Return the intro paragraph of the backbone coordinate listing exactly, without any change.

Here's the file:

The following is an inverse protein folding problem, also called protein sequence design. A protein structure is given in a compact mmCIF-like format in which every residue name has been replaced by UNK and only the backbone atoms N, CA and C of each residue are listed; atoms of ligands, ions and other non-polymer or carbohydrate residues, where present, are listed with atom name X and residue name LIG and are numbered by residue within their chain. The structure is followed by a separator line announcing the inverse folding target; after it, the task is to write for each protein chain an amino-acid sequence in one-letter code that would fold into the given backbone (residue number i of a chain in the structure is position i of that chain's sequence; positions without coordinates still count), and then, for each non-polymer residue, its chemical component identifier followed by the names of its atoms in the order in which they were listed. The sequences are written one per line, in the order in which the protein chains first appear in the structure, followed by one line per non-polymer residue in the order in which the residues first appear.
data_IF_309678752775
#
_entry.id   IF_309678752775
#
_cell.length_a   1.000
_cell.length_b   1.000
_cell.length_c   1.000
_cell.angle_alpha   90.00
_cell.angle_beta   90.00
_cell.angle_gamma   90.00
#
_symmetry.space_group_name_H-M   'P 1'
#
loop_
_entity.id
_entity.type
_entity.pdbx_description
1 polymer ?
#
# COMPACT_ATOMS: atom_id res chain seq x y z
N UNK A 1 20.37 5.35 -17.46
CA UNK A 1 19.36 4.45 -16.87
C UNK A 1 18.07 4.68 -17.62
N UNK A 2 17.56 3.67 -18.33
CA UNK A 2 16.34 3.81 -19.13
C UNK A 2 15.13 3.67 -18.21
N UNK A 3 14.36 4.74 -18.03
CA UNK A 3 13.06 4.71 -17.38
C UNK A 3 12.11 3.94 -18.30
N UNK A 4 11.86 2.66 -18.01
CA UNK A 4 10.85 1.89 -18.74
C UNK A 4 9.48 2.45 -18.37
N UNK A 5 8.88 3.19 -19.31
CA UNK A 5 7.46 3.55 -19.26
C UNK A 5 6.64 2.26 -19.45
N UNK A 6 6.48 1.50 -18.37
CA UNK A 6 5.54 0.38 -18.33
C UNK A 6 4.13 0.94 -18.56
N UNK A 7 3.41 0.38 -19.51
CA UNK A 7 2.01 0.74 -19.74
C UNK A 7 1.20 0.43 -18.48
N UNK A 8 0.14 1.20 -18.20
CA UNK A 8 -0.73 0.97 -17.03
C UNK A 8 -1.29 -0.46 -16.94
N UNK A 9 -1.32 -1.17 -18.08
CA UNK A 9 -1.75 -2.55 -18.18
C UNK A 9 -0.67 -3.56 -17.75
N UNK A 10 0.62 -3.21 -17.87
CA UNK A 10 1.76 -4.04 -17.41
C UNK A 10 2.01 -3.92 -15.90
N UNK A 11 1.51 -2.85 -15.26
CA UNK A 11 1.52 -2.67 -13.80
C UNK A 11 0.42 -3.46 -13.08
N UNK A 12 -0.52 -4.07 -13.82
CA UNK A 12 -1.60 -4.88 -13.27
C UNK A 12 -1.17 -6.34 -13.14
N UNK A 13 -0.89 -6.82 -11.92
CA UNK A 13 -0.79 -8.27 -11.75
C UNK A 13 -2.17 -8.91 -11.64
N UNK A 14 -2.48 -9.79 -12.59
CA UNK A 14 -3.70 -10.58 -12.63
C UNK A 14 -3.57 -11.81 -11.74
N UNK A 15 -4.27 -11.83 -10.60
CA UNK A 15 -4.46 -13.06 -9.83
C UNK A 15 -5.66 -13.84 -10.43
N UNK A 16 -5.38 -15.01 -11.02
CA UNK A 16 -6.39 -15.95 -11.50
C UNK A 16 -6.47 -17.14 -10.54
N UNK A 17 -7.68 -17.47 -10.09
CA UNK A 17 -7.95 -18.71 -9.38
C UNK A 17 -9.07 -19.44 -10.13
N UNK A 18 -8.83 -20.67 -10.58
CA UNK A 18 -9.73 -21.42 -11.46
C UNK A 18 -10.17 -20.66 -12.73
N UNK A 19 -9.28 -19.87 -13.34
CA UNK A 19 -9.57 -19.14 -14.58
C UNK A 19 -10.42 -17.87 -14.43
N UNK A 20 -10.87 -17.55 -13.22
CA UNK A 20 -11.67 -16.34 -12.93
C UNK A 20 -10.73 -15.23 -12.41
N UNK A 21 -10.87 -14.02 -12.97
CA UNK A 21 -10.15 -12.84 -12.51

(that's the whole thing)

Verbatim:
The following is an inverse protein folding problem, also called protein sequence design. A protein structure is given in a compact mmCIF-like format in which every residue name has been replaced by UNK and only the backbone atoms N, CA and C of each residue are listed; atoms of ligands, ions and other non-polymer or carbohydrate residues, where present, are listed with atom name X and residue name LIG and are numbered by residue within their chain. The structure is followed by a separator line announcing the inverse folding target; after it, the task is to write for each protein chain an amino-acid sequence in one-letter code that would fold into the given backbone (residue number i of a chain in the structure is position i of that chain's sequence; positions without coordinates still count), and then, for each non-polymer residue, its chemical component identifier followed by the names of its atoms in the order in which they were listed. The sequences are written one per line, in the order in which the protein chains first appear in the structure, followed by one line per non-polymer residue in the order in which the residues first appear.